In the aftermath of two recent Christianity Today editorial articles, US news shows are buzzing with debates about WHO speaks for evangelicals. The word “evangelical” come from the Greek word “evangel” which means good news. Evangelicals have the good news of Jesus’ death on the cross to reconcile believers with God forever AND the good actions to address poverty and injustice to demonstrate God’s goodness and love for His creation.
Dating as far back as the mid-19th century, charity and justice organizations such as the Salvation Army were founded as evangelical movements. There are about 82 million evangelicals in the US, but 620 million evangelicals in the world making up almost 30% of the world’s Christians. Because the word “evangelical” is often misused by the US media to describe a very specific political viewpoint it has become a confusing term in North America. Yet, the word “evangelical” is greatly respected and revered in most of the world where it often means “people who significantly make a positive difference in society.”
It may surprise many in the US that there is a global organization who for over a century has been the primary official voice for evangelicals with governments and media. It is called the World Evangelical Alliance (WEA) www.worldea.org. The WEA held its first meetings in 1846 and currently has official national evangelical alliances in 130 nations. Many of the evangelical denominations, churches, organizations and individuals in each of these nations are members of their national alliance so their unified voice will influence their government and media. The WEA also has official representatives for evangelicals in the United Nations in both New York and Geneva, as well as offices in Washington DC, and Brussels. You may recall this past year that news articles about the bombings of evangelical churches in Sri Lanka often quoted Sri Lanka evangelical alliance leaders. Often you see news articles about human rights, charity, health and environmental movements quoting WEA or national evangelical alliance leaders.
It is one thing for a magazine to write opinion articles but as an official voice, the WEA and national evangelical alliances must consistently survey their members, create forums and facilitate collaboration to build a unified voice. It is hard and complicated work to do it well. To do this job better, the WEA has recently embarked on a massive new initiative to train their national leaders to create more healthy national alliances who better serve their members and the global evangelical movement.
This year Bakke Graduate University (www.BGU.edu) was asked to facilitate this new advanced leadership development initiative for the WEA. BGU was selected because it has demonstrated innovation and effectiveness in training advanced leaders involved in cultural transformation in the 65 nations where it serves. BGU was selected because over the past two decades it has learned how to create hybrid of on-site and on-line leadership development programs that connect advanced leaders in peer learning, on-going mentoring, and strategic collaboration projects. BGU was also selected because it “plays well with others” and is committed to creating avenues so that other schools, organizations, and movements can be part of this extensive global leadership development initiative.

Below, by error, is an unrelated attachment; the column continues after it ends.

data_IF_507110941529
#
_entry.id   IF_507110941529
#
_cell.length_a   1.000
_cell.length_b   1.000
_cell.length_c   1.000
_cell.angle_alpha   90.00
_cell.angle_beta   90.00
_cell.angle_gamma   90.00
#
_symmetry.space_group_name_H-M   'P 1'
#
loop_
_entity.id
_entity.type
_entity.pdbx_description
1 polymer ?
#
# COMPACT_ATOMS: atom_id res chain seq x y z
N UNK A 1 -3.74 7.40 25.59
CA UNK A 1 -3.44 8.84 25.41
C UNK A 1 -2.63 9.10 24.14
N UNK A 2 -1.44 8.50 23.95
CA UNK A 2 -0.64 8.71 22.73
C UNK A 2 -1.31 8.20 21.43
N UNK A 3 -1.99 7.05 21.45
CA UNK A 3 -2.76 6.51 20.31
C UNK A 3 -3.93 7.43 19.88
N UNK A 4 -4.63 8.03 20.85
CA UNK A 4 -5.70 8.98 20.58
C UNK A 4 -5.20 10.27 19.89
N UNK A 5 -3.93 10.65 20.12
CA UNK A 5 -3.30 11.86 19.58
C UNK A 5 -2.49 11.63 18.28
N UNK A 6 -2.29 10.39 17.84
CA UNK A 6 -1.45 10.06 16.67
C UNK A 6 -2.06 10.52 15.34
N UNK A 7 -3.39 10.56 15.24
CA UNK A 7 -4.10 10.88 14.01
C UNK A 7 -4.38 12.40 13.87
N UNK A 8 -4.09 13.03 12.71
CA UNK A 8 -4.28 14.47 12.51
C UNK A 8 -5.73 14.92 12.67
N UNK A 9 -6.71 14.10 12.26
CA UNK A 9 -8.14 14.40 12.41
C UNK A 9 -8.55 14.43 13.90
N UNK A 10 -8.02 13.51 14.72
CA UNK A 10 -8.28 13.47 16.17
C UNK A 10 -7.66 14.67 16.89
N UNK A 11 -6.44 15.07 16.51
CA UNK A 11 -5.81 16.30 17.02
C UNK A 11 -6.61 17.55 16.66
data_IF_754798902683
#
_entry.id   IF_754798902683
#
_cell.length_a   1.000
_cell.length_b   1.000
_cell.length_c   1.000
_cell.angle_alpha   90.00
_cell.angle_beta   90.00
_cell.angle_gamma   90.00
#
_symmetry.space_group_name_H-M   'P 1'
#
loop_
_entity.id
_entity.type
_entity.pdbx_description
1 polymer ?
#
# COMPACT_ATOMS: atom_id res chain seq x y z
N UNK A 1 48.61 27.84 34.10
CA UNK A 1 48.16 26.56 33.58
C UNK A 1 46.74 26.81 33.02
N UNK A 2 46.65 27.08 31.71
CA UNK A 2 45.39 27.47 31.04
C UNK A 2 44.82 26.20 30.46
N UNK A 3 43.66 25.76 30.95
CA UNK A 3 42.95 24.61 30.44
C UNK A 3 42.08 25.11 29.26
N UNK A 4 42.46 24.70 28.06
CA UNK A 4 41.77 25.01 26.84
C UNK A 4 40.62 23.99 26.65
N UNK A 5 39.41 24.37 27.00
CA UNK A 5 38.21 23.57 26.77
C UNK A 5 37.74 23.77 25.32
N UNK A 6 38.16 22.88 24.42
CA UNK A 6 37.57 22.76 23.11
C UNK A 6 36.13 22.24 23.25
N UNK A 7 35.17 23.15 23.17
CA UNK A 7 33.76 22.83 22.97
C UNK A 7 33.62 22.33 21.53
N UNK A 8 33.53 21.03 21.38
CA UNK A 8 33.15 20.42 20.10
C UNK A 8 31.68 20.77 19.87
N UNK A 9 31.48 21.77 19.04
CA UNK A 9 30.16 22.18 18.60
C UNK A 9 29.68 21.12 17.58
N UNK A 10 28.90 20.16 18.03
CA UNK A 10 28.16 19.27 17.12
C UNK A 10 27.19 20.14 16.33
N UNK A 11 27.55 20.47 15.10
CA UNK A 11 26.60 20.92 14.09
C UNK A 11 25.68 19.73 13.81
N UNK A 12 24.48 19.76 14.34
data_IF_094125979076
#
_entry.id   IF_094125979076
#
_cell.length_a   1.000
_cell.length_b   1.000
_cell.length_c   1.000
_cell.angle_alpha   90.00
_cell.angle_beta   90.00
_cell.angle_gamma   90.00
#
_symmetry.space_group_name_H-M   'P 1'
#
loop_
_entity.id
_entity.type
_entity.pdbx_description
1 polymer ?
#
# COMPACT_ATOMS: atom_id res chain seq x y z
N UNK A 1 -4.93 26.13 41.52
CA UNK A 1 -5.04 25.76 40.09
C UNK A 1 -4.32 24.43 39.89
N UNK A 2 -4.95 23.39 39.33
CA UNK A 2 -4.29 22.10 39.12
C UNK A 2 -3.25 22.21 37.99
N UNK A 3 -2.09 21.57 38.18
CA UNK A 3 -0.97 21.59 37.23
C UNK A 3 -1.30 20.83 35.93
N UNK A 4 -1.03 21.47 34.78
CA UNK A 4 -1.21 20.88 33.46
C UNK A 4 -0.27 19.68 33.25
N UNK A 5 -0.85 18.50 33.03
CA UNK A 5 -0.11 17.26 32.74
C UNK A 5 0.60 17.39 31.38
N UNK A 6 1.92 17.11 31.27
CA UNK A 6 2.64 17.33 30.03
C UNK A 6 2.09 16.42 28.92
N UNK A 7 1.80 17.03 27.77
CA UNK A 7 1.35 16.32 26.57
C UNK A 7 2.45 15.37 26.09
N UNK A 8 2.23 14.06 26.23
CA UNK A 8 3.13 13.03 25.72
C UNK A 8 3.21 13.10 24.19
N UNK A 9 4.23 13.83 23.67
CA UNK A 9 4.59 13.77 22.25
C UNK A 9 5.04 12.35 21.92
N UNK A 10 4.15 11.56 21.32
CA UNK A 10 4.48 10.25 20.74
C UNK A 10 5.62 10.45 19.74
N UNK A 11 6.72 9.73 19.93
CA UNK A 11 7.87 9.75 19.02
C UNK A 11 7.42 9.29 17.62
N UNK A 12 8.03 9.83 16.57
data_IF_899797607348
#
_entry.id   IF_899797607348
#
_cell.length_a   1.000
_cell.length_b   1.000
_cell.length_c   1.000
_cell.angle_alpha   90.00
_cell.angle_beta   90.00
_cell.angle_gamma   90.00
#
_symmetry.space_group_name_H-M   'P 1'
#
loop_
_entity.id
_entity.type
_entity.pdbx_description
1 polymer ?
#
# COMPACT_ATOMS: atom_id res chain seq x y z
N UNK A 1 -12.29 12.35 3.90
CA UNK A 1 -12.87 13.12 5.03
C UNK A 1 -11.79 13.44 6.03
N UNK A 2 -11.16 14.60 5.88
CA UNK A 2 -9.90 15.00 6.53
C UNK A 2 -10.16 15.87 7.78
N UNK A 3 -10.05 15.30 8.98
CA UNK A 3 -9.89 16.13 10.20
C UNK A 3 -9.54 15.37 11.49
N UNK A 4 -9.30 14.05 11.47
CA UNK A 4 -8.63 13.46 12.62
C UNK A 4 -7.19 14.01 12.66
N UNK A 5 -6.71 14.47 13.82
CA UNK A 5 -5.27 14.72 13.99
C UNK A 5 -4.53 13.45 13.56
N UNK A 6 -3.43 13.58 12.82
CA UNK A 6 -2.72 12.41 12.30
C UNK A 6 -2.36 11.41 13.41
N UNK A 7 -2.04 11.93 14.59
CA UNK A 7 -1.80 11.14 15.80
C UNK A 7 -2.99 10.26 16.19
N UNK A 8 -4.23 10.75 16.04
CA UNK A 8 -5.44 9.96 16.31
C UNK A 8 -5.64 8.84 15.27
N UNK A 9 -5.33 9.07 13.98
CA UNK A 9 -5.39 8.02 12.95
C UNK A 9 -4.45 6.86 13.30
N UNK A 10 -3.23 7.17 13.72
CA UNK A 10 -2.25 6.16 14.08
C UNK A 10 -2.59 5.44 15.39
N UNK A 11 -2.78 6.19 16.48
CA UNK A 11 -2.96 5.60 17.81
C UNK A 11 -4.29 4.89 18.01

Much of the training will focus on the specific roles of national alliance leaders to build unity among evangelicals in their nation, and to be a proactive voice of justice and peace, often with governments who are primarily Muslim, Buddhist, Hindu or atheistic. Similar to BGU’s decentralized approach, the leadership development will be led by regional leaders to contextualize it to their needs.
It is our prayer, and the vision, of our focused work, that in the future when you tell someone you are an evangelical, their response is NOT “Oh, you are one of those angry political people”. Instead, it is our prayer and hope that their reaction is, “Wow. You are one of those people who care about the poor and do work to address injustice in the world. I wish I could learn how to make a significant difference with my life in the way you people do. Can you tell me more about what motivates you people to do all that?”
BGU has a huge task ahead. It is something we will be working on for many years. We need help to do this. We need more dedicated and focused prayer. We need more BGU graduates and other influencers with the needed humility required for cross-cultural service who are willing to steward their gifts and callings to train these advanced global leaders. We also need financial support.
Would you prayerfully consider a year-end gift to help BGU continue this strategic work? BGU has a matching grant of $75,000 this year which will match your gift one-to-one.
I would also invite a longer conversation with you about this. Please email me at email@example.com if you have ideas, suggestions or questions and we’ll set up a time to talk.